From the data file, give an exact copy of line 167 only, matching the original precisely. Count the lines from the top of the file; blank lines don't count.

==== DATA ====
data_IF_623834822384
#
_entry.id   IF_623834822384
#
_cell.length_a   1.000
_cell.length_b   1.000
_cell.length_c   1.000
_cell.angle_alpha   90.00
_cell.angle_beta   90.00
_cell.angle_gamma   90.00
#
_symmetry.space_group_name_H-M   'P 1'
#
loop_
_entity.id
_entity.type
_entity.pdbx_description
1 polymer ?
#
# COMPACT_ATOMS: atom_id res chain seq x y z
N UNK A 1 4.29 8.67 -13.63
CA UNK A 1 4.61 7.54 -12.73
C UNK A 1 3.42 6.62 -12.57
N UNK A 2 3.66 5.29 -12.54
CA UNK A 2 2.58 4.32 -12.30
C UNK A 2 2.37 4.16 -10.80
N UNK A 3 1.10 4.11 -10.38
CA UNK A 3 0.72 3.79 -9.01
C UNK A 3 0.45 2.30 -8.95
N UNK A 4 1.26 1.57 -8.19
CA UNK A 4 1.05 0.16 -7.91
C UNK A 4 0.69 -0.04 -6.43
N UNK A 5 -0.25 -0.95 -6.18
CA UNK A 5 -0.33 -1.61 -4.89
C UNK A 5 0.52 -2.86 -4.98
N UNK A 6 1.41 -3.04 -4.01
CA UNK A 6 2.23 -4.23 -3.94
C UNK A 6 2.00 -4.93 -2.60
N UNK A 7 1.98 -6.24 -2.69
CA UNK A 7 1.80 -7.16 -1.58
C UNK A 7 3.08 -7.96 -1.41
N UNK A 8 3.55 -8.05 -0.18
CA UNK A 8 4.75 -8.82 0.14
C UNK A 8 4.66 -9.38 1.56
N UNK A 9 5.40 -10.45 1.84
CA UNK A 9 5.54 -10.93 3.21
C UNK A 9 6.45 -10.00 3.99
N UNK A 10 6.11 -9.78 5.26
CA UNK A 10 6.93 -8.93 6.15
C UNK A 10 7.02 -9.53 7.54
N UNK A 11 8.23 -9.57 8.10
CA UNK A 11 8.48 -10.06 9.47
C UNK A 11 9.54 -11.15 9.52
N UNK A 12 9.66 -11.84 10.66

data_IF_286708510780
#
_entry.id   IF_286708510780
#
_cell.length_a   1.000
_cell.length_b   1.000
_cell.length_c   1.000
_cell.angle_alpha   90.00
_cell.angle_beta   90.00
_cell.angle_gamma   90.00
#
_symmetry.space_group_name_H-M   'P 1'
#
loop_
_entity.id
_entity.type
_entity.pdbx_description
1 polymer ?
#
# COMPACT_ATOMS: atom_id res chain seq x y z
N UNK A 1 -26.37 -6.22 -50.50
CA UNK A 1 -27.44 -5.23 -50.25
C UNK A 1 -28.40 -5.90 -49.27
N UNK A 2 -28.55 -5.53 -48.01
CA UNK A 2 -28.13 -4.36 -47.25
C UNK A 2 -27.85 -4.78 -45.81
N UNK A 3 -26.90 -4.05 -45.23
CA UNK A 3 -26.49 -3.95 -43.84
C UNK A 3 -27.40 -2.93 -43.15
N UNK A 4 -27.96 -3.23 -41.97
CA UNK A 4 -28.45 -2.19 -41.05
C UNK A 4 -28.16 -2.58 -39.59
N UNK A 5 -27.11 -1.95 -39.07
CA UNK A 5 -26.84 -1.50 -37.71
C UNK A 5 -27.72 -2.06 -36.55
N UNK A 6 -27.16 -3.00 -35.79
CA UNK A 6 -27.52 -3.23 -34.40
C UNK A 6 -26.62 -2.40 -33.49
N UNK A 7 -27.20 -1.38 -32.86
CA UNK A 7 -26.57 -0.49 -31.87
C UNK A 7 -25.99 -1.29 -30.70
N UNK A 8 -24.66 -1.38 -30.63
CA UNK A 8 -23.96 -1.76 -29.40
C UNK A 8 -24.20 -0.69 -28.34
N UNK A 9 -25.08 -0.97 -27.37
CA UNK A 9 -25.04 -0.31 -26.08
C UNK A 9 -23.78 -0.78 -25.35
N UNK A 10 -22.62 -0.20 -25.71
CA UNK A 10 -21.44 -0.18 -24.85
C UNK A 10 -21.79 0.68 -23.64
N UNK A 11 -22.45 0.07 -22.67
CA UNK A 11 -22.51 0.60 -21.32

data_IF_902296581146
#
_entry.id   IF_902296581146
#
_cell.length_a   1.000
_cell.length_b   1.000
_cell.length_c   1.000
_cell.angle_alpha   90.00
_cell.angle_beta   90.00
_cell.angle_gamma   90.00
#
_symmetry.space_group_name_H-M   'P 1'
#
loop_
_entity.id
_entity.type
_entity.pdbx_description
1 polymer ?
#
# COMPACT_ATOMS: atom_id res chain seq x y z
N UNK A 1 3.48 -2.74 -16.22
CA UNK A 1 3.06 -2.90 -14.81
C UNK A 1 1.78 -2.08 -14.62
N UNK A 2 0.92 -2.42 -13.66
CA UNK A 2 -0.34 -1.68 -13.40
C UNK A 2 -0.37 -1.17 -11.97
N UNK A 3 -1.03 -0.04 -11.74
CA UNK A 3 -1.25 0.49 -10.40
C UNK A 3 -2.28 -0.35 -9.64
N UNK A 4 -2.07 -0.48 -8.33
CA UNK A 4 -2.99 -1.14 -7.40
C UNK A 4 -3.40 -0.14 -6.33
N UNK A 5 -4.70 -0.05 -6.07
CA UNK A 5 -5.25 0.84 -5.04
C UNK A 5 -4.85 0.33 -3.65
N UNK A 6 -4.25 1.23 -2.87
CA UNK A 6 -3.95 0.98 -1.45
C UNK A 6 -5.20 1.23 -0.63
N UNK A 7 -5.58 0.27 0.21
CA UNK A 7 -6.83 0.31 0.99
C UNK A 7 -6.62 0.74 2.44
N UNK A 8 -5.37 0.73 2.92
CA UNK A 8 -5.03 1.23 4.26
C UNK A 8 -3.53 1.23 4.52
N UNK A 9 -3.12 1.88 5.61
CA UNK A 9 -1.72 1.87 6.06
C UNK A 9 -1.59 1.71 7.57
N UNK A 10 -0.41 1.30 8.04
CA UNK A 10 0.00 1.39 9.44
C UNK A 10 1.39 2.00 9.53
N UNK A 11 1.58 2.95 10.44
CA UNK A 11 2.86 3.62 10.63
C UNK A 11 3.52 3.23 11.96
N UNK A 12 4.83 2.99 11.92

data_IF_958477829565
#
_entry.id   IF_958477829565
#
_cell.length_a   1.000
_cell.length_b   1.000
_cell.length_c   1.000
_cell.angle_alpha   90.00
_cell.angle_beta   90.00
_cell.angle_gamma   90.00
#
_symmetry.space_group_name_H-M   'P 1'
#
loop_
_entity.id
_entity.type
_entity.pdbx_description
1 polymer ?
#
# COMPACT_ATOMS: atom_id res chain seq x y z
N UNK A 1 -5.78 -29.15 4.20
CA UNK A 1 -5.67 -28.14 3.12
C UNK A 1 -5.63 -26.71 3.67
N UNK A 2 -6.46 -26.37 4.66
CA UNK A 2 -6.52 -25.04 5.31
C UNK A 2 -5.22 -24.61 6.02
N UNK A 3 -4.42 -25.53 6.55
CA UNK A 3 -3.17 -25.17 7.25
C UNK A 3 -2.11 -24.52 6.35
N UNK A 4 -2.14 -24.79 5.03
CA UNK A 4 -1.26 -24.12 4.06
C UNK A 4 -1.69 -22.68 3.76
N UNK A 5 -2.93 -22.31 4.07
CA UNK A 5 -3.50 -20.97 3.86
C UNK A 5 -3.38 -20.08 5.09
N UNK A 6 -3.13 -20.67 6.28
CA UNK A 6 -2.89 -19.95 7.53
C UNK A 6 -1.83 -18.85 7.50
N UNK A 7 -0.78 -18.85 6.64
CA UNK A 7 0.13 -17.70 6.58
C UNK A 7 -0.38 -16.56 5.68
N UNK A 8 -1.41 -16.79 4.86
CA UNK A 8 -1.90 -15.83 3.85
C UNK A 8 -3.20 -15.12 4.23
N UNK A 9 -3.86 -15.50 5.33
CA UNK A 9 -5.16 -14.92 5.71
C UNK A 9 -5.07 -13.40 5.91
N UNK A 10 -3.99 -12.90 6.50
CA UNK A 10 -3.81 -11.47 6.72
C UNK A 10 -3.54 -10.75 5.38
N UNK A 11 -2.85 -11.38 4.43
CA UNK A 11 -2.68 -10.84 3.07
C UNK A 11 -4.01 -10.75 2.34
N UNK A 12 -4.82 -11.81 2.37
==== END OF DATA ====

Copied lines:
_cell.length_c   1.000